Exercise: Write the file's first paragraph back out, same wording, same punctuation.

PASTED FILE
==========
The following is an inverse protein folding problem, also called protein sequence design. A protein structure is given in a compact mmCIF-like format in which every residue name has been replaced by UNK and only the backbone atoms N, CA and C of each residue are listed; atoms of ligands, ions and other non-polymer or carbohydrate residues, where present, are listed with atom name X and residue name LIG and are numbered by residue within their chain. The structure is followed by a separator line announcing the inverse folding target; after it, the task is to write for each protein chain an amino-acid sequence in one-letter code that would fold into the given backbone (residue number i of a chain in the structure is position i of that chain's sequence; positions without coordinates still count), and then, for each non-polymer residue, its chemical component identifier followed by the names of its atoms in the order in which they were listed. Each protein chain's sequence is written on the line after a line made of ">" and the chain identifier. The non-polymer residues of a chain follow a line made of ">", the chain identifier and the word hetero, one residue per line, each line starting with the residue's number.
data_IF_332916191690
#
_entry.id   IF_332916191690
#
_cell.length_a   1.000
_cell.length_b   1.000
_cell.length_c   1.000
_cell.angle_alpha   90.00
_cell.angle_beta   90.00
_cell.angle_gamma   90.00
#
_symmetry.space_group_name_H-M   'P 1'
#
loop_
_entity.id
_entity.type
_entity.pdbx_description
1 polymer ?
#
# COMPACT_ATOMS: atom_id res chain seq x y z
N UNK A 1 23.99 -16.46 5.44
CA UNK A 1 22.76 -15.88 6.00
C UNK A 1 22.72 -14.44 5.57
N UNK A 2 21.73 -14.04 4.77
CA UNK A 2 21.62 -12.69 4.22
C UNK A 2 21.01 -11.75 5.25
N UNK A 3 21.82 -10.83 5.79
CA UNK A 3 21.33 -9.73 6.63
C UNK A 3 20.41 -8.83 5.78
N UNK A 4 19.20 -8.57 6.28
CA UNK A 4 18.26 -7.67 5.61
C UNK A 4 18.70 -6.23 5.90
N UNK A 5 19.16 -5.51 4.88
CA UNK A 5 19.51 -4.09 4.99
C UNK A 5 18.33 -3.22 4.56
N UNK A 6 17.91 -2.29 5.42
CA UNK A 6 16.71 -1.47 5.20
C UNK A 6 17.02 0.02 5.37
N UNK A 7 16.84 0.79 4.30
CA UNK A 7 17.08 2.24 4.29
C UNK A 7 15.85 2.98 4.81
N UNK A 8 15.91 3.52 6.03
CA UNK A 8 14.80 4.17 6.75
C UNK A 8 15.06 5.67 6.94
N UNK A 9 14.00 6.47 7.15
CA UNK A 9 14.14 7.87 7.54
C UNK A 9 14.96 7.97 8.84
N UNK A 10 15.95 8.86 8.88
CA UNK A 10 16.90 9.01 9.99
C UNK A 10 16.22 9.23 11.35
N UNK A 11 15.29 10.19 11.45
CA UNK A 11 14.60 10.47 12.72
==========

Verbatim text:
The following is an inverse protein folding problem, also called protein sequence design. A protein structure is given in a compact mmCIF-like format in which every residue name has been replaced by UNK and only the backbone atoms N, CA and C of each residue are listed; atoms of ligands, ions and other non-polymer or carbohydrate residues, where present, are listed with atom name X and residue name LIG and are numbered by residue within their chain. The structure is followed by a separator line announcing the inverse folding target; after it, the task is to write for each protein chain an amino-acid sequence in one-letter code that would fold into the given backbone (residue number i of a chain in the structure is position i of that chain's sequence; positions without coordinates still count), and then, for each non-polymer residue, its chemical component identifier followed by the names of its atoms in the order in which they were listed. Each protein chain's sequence is written on the line after a line made of ">" and the chain identifier. The non-polymer residues of a chain follow a line made of ">", the chain identifier and the word hetero, one residue per line, each line starting with the residue's number.